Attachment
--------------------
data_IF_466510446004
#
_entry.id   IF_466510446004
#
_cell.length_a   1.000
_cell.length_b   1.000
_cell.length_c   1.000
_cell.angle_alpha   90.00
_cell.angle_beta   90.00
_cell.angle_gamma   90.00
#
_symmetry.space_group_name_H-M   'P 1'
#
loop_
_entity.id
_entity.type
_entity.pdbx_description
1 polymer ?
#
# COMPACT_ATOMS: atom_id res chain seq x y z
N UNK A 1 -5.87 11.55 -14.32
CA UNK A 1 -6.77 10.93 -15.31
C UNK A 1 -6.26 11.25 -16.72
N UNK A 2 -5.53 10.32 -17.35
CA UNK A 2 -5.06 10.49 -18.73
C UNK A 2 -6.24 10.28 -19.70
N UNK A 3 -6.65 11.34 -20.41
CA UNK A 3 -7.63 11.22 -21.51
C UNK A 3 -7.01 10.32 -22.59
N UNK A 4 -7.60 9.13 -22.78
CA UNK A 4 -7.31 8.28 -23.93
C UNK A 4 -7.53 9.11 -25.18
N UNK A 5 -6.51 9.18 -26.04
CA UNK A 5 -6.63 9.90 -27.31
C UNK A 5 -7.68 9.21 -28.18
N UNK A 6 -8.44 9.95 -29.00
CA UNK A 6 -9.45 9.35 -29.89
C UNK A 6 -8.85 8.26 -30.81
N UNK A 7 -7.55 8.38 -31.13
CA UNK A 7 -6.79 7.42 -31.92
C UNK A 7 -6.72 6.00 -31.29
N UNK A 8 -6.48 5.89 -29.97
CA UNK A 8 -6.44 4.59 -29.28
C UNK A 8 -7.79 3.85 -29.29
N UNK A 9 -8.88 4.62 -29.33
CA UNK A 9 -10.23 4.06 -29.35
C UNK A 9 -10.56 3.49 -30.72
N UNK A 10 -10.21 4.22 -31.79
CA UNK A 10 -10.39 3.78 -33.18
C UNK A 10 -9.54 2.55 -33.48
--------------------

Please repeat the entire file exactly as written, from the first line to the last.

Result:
data_IF_466510446004
#
_entry.id   IF_466510446004
#
_cell.length_a   1.000
_cell.length_b   1.000
_cell.length_c   1.000
_cell.angle_alpha   90.00
_cell.angle_beta   90.00
_cell.angle_gamma   90.00
#
_symmetry.space_group_name_H-M   'P 1'
#
loop_
_entity.id
_entity.type
_entity.pdbx_description
1 polymer ?
#
# COMPACT_ATOMS: atom_id res chain seq x y z
N UNK A 1 -5.87 11.55 -14.32
CA UNK A 1 -6.77 10.93 -15.31
C UNK A 1 -6.26 11.25 -16.72
N UNK A 2 -5.53 10.32 -17.35
CA UNK A 2 -5.06 10.49 -18.73
C UNK A 2 -6.24 10.28 -19.70
N UNK A 3 -6.65 11.34 -20.41
CA UNK A 3 -7.63 11.22 -21.51
C UNK A 3 -7.01 10.32 -22.59
N UNK A 4 -7.60 9.13 -22.78
CA UNK A 4 -7.31 8.28 -23.93
C UNK A 4 -7.53 9.11 -25.18
N UNK A 5 -6.51 9.18 -26.04
CA UNK A 5 -6.63 9.90 -27.31
C UNK A 5 -7.68 9.21 -28.18
N UNK A 6 -8.44 9.95 -29.00
CA UNK A 6 -9.45 9.35 -29.89
C UNK A 6 -8.85 8.26 -30.81
N UNK A 7 -7.55 8.38 -31.13
CA UNK A 7 -6.79 7.42 -31.92
C UNK A 7 -6.72 6.00 -31.29
N UNK A 8 -6.48 5.89 -29.97
CA UNK A 8 -6.44 4.59 -29.28
C UNK A 8 -7.79 3.85 -29.29
N UNK A 9 -8.88 4.62 -29.33
CA UNK A 9 -10.23 4.06 -29.35
C UNK A 9 -10.56 3.49 -30.72
N UNK A 10 -10.21 4.22 -31.79
CA UNK A 10 -10.39 3.78 -33.18
C UNK A 10 -9.54 2.55 -33.48